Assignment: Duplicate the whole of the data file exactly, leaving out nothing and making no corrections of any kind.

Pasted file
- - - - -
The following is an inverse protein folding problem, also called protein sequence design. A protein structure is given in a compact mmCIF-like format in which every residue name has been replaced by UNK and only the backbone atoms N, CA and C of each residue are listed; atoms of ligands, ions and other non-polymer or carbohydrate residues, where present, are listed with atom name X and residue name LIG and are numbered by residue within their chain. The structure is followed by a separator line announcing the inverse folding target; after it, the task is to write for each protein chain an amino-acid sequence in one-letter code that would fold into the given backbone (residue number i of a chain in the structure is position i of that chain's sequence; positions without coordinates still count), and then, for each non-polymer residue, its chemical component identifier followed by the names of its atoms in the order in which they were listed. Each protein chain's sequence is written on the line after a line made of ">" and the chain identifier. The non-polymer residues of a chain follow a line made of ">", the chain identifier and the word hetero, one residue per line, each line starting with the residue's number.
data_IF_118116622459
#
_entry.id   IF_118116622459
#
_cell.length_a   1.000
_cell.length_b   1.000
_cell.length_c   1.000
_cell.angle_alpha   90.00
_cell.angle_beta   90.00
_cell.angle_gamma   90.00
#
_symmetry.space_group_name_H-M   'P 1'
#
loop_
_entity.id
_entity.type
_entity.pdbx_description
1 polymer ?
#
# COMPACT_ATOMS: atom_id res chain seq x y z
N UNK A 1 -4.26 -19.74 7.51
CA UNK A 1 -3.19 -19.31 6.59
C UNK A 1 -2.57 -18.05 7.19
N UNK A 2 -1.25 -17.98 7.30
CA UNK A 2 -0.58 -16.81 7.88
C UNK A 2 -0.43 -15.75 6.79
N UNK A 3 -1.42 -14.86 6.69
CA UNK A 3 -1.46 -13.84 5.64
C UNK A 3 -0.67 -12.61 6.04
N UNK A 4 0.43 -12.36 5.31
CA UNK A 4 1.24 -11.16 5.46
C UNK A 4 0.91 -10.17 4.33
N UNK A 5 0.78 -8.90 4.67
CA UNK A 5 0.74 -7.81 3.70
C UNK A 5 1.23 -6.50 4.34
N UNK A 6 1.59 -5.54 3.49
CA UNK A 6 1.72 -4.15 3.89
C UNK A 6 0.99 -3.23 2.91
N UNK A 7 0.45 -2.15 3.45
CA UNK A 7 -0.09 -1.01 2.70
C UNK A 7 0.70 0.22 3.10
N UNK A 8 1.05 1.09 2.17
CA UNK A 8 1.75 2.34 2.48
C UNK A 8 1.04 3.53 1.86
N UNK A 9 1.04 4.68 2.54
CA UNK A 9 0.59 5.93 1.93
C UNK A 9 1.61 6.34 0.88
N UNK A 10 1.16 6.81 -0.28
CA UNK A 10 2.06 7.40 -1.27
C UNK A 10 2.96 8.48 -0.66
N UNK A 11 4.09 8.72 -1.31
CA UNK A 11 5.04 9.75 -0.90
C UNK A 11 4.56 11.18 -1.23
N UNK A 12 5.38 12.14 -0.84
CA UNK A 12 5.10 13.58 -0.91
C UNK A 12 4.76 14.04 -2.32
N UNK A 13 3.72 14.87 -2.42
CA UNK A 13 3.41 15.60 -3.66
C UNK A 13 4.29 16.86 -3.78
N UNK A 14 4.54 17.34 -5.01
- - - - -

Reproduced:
The following is an inverse protein folding problem, also called protein sequence design. A protein structure is given in a compact mmCIF-like format in which every residue name has been replaced by UNK and only the backbone atoms N, CA and C of each residue are listed; atoms of ligands, ions and other non-polymer or carbohydrate residues, where present, are listed with atom name X and residue name LIG and are numbered by residue within their chain. The structure is followed by a separator line announcing the inverse folding target; after it, the task is to write for each protein chain an amino-acid sequence in one-letter code that would fold into the given backbone (residue number i of a chain in the structure is position i of that chain's sequence; positions without coordinates still count), and then, for each non-polymer residue, its chemical component identifier followed by the names of its atoms in the order in which they were listed. Each protein chain's sequence is written on the line after a line made of ">" and the chain identifier. The non-polymer residues of a chain follow a line made of ">", the chain identifier and the word hetero, one residue per line, each line starting with the residue's number.
data_IF_118116622459
#
_entry.id   IF_118116622459
#
_cell.length_a   1.000
_cell.length_b   1.000
_cell.length_c   1.000
_cell.angle_alpha   90.00
_cell.angle_beta   90.00
_cell.angle_gamma   90.00
#
_symmetry.space_group_name_H-M   'P 1'
#
loop_
_entity.id
_entity.type
_entity.pdbx_description
1 polymer ?
#
# COMPACT_ATOMS: atom_id res chain seq x y z
N UNK A 1 -4.26 -19.74 7.51
CA UNK A 1 -3.19 -19.31 6.59
C UNK A 1 -2.57 -18.05 7.19
N UNK A 2 -1.25 -17.98 7.30
CA UNK A 2 -0.58 -16.81 7.88
C UNK A 2 -0.43 -15.75 6.79
N UNK A 3 -1.42 -14.86 6.69
CA UNK A 3 -1.46 -13.84 5.64
C UNK A 3 -0.67 -12.61 6.04
N UNK A 4 0.43 -12.36 5.31
CA UNK A 4 1.24 -11.16 5.46
C UNK A 4 0.91 -10.17 4.33
N UNK A 5 0.78 -8.90 4.67
CA UNK A 5 0.74 -7.81 3.70
C UNK A 5 1.23 -6.50 4.34
N UNK A 6 1.59 -5.54 3.49
CA UNK A 6 1.72 -4.15 3.89
C UNK A 6 0.99 -3.23 2.91
N UNK A 7 0.45 -2.15 3.45
CA UNK A 7 -0.09 -1.01 2.70
C UNK A 7 0.70 0.22 3.10
N UNK A 8 1.05 1.09 2.17
CA UNK A 8 1.75 2.34 2.48
C UNK A 8 1.04 3.53 1.86
N UNK A 9 1.04 4.68 2.54
CA UNK A 9 0.59 5.93 1.93
C UNK A 9 1.61 6.34 0.88
N UNK A 10 1.16 6.81 -0.28
CA UNK A 10 2.06 7.40 -1.27
C UNK A 10 2.96 8.48 -0.66
N UNK A 11 4.09 8.72 -1.31
CA UNK A 11 5.04 9.75 -0.90
C UNK A 11 4.56 11.18 -1.23
N UNK A 12 5.38 12.14 -0.84
CA UNK A 12 5.10 13.58 -0.91
C UNK A 12 4.76 14.04 -2.32
N UNK A 13 3.72 14.87 -2.42
CA UNK A 13 3.41 15.60 -3.66
C UNK A 13 4.29 16.86 -3.78
N UNK A 14 4.54 17.34 -5.01